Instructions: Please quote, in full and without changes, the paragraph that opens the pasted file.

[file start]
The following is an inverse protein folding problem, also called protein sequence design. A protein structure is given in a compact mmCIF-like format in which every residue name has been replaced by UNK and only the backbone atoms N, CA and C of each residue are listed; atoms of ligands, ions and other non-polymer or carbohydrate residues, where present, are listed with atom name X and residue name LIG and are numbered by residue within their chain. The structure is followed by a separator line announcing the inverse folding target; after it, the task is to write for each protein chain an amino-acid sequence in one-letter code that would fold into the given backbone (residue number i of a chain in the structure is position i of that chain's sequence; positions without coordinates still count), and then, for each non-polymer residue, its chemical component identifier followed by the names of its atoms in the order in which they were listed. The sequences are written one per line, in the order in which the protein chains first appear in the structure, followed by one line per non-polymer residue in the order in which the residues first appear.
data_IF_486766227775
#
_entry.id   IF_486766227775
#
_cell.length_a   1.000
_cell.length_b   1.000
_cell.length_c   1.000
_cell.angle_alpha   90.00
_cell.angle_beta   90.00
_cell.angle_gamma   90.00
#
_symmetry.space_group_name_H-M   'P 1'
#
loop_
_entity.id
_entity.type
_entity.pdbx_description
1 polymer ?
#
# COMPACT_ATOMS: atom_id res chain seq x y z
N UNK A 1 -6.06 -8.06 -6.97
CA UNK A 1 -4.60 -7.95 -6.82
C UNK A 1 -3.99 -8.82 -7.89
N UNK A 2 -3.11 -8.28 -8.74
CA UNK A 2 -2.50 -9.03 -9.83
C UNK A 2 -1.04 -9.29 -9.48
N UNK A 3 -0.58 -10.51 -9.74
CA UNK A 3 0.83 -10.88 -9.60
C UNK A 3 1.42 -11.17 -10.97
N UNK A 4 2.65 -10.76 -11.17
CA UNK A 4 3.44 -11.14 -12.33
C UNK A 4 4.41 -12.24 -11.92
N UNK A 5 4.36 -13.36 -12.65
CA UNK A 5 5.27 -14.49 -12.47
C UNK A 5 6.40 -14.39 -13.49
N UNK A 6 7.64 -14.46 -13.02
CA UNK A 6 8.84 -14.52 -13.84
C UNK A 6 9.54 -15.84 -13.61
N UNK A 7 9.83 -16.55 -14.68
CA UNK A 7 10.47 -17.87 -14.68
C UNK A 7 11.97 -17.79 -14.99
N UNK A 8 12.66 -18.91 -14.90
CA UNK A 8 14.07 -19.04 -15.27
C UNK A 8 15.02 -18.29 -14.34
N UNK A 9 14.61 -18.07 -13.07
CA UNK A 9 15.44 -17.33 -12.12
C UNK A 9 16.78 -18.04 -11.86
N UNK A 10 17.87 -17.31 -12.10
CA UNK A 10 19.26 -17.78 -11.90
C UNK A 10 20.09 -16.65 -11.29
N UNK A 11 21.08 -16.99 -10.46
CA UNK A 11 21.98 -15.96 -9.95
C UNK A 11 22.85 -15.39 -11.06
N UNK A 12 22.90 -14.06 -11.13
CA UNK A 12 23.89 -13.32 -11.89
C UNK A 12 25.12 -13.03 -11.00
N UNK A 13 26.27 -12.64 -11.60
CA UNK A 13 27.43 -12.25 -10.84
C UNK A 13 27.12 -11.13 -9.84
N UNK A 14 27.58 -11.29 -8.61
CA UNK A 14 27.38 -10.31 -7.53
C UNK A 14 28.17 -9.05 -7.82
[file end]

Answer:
The following is an inverse protein folding problem, also called protein sequence design. A protein structure is given in a compact mmCIF-like format in which every residue name has been replaced by UNK and only the backbone atoms N, CA and C of each residue are listed; atoms of ligands, ions and other non-polymer or carbohydrate residues, where present, are listed with atom name X and residue name LIG and are numbered by residue within their chain. The structure is followed by a separator line announcing the inverse folding target; after it, the task is to write for each protein chain an amino-acid sequence in one-letter code that would fold into the given backbone (residue number i of a chain in the structure is position i of that chain's sequence; positions without coordinates still count), and then, for each non-polymer residue, its chemical component identifier followed by the names of its atoms in the order in which they were listed. The sequences are written one per line, in the order in which the protein chains first appear in the structure, followed by one line per non-polymer residue in the order in which the residues first appear.